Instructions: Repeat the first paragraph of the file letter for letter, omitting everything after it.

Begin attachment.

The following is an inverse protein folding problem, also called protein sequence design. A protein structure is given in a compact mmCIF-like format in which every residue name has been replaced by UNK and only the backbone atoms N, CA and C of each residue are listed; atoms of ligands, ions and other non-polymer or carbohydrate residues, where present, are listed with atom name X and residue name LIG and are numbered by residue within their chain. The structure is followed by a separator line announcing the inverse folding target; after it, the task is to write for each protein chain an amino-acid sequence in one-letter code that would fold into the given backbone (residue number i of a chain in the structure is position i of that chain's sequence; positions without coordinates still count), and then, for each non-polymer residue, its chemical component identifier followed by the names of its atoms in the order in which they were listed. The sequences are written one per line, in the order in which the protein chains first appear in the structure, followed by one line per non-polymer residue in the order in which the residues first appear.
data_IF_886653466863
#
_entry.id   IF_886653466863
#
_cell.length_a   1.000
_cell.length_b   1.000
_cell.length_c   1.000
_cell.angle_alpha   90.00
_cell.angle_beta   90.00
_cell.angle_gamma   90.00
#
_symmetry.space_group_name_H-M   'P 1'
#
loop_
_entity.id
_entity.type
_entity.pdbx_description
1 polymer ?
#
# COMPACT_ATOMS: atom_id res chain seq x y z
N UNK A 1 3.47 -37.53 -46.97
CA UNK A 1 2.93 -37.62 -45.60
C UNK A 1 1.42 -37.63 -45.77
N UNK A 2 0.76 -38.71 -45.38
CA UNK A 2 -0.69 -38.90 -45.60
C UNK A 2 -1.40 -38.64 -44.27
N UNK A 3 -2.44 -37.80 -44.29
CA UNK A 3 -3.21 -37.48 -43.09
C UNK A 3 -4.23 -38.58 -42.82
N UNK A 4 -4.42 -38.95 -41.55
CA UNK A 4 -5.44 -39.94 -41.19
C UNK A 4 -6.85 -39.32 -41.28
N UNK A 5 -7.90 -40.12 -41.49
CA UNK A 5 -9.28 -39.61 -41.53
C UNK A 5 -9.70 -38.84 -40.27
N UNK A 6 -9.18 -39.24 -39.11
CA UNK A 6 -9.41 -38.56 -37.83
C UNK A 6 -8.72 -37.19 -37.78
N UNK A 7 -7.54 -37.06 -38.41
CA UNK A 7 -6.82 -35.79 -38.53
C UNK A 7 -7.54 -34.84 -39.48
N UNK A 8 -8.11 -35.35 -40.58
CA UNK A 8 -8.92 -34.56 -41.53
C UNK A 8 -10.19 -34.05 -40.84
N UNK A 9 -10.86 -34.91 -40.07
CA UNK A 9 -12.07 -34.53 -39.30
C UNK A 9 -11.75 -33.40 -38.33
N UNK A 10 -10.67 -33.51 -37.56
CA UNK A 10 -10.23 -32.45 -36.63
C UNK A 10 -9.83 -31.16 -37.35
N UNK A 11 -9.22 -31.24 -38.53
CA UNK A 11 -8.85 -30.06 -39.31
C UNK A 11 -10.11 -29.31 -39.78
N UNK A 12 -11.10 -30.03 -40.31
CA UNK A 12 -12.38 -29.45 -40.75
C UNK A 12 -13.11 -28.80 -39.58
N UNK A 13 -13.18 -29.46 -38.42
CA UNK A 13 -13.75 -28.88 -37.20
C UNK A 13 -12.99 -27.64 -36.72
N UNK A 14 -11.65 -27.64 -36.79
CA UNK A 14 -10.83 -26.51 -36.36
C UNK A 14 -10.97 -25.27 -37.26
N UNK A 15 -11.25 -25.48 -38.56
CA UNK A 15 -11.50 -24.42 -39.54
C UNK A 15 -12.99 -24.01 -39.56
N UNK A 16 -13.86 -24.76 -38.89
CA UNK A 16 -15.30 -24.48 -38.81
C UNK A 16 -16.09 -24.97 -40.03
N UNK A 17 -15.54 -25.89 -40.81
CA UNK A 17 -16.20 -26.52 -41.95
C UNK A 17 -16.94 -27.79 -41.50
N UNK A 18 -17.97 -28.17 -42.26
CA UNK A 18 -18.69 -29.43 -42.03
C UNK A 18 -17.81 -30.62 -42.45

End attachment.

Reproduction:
The following is an inverse protein folding problem, also called protein sequence design. A protein structure is given in a compact mmCIF-like format in which every residue name has been replaced by UNK and only the backbone atoms N, CA and C of each residue are listed; atoms of ligands, ions and other non-polymer or carbohydrate residues, where present, are listed with atom name X and residue name LIG and are numbered by residue within their chain. The structure is followed by a separator line announcing the inverse folding target; after it, the task is to write for each protein chain an amino-acid sequence in one-letter code that would fold into the given backbone (residue number i of a chain in the structure is position i of that chain's sequence; positions without coordinates still count), and then, for each non-polymer residue, its chemical component identifier followed by the names of its atoms in the order in which they were listed. The sequences are written one per line, in the order in which the protein chains first appear in the structure, followed by one line per non-polymer residue in the order in which the residues first appear.